6. Self-Management Strategies
Self-management is your ability to use awareness of your emotions to actively choose what you say and do. (97)
A high level of self-management ensures you aren’t getting in your own way and doing things that limit your success. It also ensures you aren’t frustrating other people to the point that they resent or dislike you. (98)
- Breathe Right. …making yrouself breathe right calms you down and makes you feel better by powering up your rational brain. (103)
- Create an Emotion vs. Reason List. Now, ask yourself two important questions: Where are your emotions clouding your judgment, and where is your reason ignoring important cues from your emotions? (104)
- Make Your Goals Public. …their awareness of your progress creates an incredible sense of accountability. | Much of self-management comes down to motivation, and you can use the expectations that other people have of you as a powerful force to get you up off the proverbial couch. (106)
- Count To Ten. Adulthood has a funny way of making us lose sight of some simple, yet profound, strategies for self-control. (108)
- Sleep On It.
- Talk To a Skilled Self-Manager.
- Smile and Laugh More. Did you know that when you laugh and smile, your face sends signals to your brain that you are happy? (114)
- Set Aside Some Time in Your Day for Problem Solving.
- Take Control of Your Self-Talk. The thoughts that are most influential are those where you literally talk to yourself. Though you might not realize you ahve these thoughts, we all have an internal voice inside our head that affects our perception of things. (117)
- Turn I always or I never into just this time or sometimes.
- Replace judgmental statements like I’m an idiot with factual ones like I made a mistake.
- Accept responsibility for your actions and no one else’s. (119)
- Visualize Yourself Succeeding.
- Clean Up Your Sleep Hygiene.
- Get twenty minutes of morning sunlight.
- Turn off the computer at least two hours before bedtime.
- Keep your bed for sleeping.
- Avoid caffeine, especially in the p.m. (122-123)
- Focus Your Attention on Your Freedoms, Rather than Your Limitations.
- Stay Synchronized. When you can’t keep your body language in check, it is a clear sign that your emotions are getting the best of you. (125)
- Speak to Someone Who is Not Emotionally Invested in Your Problem.
- Learn a Valuable Lesson from Everyone You Encounter.
- Put a Mental Recharge into Your Schedule.
- Accept That Change is Just around the Corner. The first step is to admit to yourself that even the most stable, trusted facets of your life are not completely under your control. (133)
7. Social Awareness Strategies
Tuning into others’ emotions as you interact with them will help you get a more accurate view of your surroundings, which affects everything from relationships to the bottom line. (136)
The lens you look through must be clear. (137)
SOCIAL AWARENESS STRATEGIES
- Greet People by Name.
- Watch Body Language.
- Make Timing Everything.
- Develop a Back-pocket Question. A back-pocket question is what you use just in case to bail you out of any awkward silence or uncomfortable moment. … Pick form a handful of issues that require some explanation like work or current events, but avoid politics, religion, and other potentially sensitive areas. (145)
- Don’t Take Notes at Meetings.
- Plan Ahead for Social Gatherings.
- Clear Away the Clutter. Remind yourself that you are in the conversation to listen and learn something, not to wow the other person with your insightful remarks. (153)
- Live in the Moment.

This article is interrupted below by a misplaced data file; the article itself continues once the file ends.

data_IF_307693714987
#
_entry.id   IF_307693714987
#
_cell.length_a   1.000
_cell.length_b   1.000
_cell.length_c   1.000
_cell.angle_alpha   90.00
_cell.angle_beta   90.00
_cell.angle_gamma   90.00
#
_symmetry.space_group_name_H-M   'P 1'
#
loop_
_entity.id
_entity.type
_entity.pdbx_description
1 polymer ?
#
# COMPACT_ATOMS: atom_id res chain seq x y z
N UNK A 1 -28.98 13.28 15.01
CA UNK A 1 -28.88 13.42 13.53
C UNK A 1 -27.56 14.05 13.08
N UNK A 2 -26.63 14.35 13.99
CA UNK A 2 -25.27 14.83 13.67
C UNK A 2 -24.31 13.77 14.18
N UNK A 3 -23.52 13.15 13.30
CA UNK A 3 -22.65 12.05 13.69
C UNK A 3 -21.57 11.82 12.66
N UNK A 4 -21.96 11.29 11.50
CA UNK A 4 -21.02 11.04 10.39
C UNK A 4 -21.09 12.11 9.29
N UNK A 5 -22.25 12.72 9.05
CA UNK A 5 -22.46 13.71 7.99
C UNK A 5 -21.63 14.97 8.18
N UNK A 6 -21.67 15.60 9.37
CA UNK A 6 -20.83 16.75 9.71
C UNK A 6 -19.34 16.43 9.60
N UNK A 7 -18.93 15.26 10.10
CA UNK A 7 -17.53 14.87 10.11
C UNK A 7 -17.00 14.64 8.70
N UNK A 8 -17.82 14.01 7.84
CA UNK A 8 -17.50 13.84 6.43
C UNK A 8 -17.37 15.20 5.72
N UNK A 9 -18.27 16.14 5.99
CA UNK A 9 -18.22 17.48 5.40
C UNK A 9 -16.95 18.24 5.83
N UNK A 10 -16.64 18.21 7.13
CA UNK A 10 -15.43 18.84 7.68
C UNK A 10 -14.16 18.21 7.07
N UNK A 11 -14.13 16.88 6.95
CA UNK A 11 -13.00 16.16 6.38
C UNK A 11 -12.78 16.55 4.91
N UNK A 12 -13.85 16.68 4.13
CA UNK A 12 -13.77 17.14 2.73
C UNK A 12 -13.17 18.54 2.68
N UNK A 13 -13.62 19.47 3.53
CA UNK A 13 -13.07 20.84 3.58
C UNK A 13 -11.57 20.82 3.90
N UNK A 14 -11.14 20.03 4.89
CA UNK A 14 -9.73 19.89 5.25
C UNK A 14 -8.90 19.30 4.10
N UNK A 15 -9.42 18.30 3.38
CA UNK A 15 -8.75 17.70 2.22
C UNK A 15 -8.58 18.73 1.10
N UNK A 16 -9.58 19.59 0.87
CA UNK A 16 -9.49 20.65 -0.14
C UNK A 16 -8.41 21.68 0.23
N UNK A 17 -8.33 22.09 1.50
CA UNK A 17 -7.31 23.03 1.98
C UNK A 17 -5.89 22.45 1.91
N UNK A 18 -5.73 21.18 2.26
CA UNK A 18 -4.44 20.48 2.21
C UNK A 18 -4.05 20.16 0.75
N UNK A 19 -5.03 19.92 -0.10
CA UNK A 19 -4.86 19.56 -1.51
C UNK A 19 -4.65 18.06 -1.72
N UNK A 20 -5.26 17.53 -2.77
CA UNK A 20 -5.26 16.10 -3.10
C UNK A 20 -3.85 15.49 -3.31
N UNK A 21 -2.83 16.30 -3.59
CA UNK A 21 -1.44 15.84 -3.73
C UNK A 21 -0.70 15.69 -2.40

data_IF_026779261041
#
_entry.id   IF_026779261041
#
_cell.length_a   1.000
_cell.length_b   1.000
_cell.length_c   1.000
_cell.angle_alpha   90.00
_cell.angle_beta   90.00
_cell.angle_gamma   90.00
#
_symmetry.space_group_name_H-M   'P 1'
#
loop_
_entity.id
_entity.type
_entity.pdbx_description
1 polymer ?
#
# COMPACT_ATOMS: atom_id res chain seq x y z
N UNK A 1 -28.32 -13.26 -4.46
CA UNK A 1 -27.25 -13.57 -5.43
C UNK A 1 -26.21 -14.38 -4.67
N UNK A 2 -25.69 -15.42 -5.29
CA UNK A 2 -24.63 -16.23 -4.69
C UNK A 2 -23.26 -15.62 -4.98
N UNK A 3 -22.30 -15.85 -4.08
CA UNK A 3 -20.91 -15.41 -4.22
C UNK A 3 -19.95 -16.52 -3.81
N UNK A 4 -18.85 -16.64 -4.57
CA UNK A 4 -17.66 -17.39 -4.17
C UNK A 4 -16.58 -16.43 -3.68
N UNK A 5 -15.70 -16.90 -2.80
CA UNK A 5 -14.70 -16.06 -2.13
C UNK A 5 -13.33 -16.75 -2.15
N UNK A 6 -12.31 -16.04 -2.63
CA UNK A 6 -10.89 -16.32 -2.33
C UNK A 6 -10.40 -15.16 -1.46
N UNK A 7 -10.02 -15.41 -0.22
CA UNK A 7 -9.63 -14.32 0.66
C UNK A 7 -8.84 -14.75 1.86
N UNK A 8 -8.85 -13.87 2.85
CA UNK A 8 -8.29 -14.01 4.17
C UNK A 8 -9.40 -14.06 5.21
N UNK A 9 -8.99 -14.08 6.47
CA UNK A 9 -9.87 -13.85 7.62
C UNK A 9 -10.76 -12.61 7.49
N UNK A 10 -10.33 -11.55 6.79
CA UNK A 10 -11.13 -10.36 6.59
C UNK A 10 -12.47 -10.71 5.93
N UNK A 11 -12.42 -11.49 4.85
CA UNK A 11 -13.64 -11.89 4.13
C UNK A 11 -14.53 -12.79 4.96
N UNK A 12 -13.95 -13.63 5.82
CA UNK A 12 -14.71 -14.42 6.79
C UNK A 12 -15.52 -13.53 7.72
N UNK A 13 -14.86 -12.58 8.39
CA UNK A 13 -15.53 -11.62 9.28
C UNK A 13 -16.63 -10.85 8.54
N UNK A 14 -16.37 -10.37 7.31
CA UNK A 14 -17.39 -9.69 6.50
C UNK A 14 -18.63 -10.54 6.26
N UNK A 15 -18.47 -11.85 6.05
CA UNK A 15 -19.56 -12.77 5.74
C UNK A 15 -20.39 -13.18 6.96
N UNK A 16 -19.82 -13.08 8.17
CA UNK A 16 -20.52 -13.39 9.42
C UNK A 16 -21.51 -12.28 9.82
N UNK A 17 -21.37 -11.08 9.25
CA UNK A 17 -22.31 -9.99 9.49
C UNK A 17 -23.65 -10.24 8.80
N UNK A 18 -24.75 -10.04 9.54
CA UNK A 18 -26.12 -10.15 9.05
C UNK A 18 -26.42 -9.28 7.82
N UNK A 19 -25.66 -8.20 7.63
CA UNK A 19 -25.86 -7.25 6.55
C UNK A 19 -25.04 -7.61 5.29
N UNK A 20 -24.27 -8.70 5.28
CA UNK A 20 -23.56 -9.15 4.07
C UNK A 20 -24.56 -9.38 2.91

- Go on a 15-minute Tour.
- Watch EQ at the Movies.
- Practice the Art of Listening.
- Go People Watching.
- Understand the Rules of the Culture Game.
- Test for Accuracy. …just ask. (166)
- Step into Their Shoes.
- Seek the Whole Picture. Believe it or not, what others say about you is usually more accurate than what you think about yourself. (172)
- Catch the Mood of the Room.
8. Relationship Management Strategies
RELATIONSHIP MANAGEMENT STRATEGIES
- Be Open and Be Curious. Being open means sharing information about yourself with others. …when people know about you, there’s less room for them to misinterpret you. (180) The more you show interest in and learn about the other person, the better shot you have at meeting his or her needs and not misinterpreting them. (181)
- Enhance Your Natural Communication Style.
- Avoid Giving Mixed Signals. People trust what they see over what they hear. (185)
- Remember the Little Things That Pack a Punch.
- Take Feedback Well.
- Build Trust. “Trust is a peculiar resource; it is built rather than depleted by use.” (191)
- Have an “Open-door” Policy.
- Only Get Mad on Purpose. Expressing anger in appropriate ways communicates your strong feelings and reminds people of the gravity of a situation. (196)
- Don’t Avoid the Inevitable.
- Acknowledge the Other Person’s Feelings. You don’t have to agree with the way people are feeling, but you do have to recognize those feelings as legitimate and respect them. (201-202)
- Complement the Person’s Emotions or Situation.
- When You Care, Show It.
- Explain Your Decisions, Don’t Just Make Them.
- Make Your Feedback Direct and Constructive. Here’s how to think about feedback and EQ–giving feedback is a relationship-building event that requires all four EQ skills to be effective. (211) Constructive feedback has two parts: sharing your opinion and offering solutions for change. (212)
- Align Your Intention with Your Impact.
- Offer a “Fix-It” Statement during a Broken Conversation. …let go of blame and focus on the repair. Do you want to be right, or do you want a resolution? (218)
- Tackle a Tough Conversation.
Epilogue–Just the Facts: A look at the Latest Discoveries in Emotional Intelligence
Although this seems counterintuitive, it turns out that paying attention to your emotions is the most logical way to make good decisions. (234)
Too many leaders are promoted because of what they know or how long they have worked, rather than for their skill in managing others. (236)